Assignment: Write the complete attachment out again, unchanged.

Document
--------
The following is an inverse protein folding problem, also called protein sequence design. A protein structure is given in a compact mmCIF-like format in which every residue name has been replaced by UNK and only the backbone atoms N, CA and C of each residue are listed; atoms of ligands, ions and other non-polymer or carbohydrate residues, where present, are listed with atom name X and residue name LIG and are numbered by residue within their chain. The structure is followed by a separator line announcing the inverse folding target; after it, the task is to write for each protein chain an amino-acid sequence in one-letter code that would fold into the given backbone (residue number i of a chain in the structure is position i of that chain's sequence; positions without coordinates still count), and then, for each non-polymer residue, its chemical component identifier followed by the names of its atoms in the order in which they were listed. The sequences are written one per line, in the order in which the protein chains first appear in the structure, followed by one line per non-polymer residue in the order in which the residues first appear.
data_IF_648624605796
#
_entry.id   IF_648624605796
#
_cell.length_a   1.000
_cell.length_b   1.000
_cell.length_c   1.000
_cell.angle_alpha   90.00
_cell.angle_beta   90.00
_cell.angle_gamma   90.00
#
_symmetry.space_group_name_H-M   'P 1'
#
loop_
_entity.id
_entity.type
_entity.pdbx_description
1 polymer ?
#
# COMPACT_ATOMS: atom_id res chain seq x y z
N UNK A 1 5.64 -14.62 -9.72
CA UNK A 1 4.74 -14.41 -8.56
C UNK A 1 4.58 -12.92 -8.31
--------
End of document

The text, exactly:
The following is an inverse protein folding problem, also called protein sequence design. A protein structure is given in a compact mmCIF-like format in which every residue name has been replaced by UNK and only the backbone atoms N, CA and C of each residue are listed; atoms of ligands, ions and other non-polymer or carbohydrate residues, where present, are listed with atom name X and residue name LIG and are numbered by residue within their chain. The structure is followed by a separator line announcing the inverse folding target; after it, the task is to write for each protein chain an amino-acid sequence in one-letter code that would fold into the given backbone (residue number i of a chain in the structure is position i of that chain's sequence; positions without coordinates still count), and then, for each non-polymer residue, its chemical component identifier followed by the names of its atoms in the order in which they were listed. The sequences are written one per line, in the order in which the protein chains first appear in the structure, followed by one line per non-polymer residue in the order in which the residues first appear.
data_IF_648624605796
#
_entry.id   IF_648624605796
#
_cell.length_a   1.000
_cell.length_b   1.000
_cell.length_c   1.000
_cell.angle_alpha   90.00
_cell.angle_beta   90.00
_cell.angle_gamma   90.00
#
_symmetry.space_group_name_H-M   'P 1'
#
loop_
_entity.id
_entity.type
_entity.pdbx_description
1 polymer ?
#
# COMPACT_ATOMS: atom_id res chain seq x y z
N UNK A 1 5.64 -14.62 -9.72
CA UNK A 1 4.74 -14.41 -8.56
C UNK A 1 4.58 -12.92 -8.31